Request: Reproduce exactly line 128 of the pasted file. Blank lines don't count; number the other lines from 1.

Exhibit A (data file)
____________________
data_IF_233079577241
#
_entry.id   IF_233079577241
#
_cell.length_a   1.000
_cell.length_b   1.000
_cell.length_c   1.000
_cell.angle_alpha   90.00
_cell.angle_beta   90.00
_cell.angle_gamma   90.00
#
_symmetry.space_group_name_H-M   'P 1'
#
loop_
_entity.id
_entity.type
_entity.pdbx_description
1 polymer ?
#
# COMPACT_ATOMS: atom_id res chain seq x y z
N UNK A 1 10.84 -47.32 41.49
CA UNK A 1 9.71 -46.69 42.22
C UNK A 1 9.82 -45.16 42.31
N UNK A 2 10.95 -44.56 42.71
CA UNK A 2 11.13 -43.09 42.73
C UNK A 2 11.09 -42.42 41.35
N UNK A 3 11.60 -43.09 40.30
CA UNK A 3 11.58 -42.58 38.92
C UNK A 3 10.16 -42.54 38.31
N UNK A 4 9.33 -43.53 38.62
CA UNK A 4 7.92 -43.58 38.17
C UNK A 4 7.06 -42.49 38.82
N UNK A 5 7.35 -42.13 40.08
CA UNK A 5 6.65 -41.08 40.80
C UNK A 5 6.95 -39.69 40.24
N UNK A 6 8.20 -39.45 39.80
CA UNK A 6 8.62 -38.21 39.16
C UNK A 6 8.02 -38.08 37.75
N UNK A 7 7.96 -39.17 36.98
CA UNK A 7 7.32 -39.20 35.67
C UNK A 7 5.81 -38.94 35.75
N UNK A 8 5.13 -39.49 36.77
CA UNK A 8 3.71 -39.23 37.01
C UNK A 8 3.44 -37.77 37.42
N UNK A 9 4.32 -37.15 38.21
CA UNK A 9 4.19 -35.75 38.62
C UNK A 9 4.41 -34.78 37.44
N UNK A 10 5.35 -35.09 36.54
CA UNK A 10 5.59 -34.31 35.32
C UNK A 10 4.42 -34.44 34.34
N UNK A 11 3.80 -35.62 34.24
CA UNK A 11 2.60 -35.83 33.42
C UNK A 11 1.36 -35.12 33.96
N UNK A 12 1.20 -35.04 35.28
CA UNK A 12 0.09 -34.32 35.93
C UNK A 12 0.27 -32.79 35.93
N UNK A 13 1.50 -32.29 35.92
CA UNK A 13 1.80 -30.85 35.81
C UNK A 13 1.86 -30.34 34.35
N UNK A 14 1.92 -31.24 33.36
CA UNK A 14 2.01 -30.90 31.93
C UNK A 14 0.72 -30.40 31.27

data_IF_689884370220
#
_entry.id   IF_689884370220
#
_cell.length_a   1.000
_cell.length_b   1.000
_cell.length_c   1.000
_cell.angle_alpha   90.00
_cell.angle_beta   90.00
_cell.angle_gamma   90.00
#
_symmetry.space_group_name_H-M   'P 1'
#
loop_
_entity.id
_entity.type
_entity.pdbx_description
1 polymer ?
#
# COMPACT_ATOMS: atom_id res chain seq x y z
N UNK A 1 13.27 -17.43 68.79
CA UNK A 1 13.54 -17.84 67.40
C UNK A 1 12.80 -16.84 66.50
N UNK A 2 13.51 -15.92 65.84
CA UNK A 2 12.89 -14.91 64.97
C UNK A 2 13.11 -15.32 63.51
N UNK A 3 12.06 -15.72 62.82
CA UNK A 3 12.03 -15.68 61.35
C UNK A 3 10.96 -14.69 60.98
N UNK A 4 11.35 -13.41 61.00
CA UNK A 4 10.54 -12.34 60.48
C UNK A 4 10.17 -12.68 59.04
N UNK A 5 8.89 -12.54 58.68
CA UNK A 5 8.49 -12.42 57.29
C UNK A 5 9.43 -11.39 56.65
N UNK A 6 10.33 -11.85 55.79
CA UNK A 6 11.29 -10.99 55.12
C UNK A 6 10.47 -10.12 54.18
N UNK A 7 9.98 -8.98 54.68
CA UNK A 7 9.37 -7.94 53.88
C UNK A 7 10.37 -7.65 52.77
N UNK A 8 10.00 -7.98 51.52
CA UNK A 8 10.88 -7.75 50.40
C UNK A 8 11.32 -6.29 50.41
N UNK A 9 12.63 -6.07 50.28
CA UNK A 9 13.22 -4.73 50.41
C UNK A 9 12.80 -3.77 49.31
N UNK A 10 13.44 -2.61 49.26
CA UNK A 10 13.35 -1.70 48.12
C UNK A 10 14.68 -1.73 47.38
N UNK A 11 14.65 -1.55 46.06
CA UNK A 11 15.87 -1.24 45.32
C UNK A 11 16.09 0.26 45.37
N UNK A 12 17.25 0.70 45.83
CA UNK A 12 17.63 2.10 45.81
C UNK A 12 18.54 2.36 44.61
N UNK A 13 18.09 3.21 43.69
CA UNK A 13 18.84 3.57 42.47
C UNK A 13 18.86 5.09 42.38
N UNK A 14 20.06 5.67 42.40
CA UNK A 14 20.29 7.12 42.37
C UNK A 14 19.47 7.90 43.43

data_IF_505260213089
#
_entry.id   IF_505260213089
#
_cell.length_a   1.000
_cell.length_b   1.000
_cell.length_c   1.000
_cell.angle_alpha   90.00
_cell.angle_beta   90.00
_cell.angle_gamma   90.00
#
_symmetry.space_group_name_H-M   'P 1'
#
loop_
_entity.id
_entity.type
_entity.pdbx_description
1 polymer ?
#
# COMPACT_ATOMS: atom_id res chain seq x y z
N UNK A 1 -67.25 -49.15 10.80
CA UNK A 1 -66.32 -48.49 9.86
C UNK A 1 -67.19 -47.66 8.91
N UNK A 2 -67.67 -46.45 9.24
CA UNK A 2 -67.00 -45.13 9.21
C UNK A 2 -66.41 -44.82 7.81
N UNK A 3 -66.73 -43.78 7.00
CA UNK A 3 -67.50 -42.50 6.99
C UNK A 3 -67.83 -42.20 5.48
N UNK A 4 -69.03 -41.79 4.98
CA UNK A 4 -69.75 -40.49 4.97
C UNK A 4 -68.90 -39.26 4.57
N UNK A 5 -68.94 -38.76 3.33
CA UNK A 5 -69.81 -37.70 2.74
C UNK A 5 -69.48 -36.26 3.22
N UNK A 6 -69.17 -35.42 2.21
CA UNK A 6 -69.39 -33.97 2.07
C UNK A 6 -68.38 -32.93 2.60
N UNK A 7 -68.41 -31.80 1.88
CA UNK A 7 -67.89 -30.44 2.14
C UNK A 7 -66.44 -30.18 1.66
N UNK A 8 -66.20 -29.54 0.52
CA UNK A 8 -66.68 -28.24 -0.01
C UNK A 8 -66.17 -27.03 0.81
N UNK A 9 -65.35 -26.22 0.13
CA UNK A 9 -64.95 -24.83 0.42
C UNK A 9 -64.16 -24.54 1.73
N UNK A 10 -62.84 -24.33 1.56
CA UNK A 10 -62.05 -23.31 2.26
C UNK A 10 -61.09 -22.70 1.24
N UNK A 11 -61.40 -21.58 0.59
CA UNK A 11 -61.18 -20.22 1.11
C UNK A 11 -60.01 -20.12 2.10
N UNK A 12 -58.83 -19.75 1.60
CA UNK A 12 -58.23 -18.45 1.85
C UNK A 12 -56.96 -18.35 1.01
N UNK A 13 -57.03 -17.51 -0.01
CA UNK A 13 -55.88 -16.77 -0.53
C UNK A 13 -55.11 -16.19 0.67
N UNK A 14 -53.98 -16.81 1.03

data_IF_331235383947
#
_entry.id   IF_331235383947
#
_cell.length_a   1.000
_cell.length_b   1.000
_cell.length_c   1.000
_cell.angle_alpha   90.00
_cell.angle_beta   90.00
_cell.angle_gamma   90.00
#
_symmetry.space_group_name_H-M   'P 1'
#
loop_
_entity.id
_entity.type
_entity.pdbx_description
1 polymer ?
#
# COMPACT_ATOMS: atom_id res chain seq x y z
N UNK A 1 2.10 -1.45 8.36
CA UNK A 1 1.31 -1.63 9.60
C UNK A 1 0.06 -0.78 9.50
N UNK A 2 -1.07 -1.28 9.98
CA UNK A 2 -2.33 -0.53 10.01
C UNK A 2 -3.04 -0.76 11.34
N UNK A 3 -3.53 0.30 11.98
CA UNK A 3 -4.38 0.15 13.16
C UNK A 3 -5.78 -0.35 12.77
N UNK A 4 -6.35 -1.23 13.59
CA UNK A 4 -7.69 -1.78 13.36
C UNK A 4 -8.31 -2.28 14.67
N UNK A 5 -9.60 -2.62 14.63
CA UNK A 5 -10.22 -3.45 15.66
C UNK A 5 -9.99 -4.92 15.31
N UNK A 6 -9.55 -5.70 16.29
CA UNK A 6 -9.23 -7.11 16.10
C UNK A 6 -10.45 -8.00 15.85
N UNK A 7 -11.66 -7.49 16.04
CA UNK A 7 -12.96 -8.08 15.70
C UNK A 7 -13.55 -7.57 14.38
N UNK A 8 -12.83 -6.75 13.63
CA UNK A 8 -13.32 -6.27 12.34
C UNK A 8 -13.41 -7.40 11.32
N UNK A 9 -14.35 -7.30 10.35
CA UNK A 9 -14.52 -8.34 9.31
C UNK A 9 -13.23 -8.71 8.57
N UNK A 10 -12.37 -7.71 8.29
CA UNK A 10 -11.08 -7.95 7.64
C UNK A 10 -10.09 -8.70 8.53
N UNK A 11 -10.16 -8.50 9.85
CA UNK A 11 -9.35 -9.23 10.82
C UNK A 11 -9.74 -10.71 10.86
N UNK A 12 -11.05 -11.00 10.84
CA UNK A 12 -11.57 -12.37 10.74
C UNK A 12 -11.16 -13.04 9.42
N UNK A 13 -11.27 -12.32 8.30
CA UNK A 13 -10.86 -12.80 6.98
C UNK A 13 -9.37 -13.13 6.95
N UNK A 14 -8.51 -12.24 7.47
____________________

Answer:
#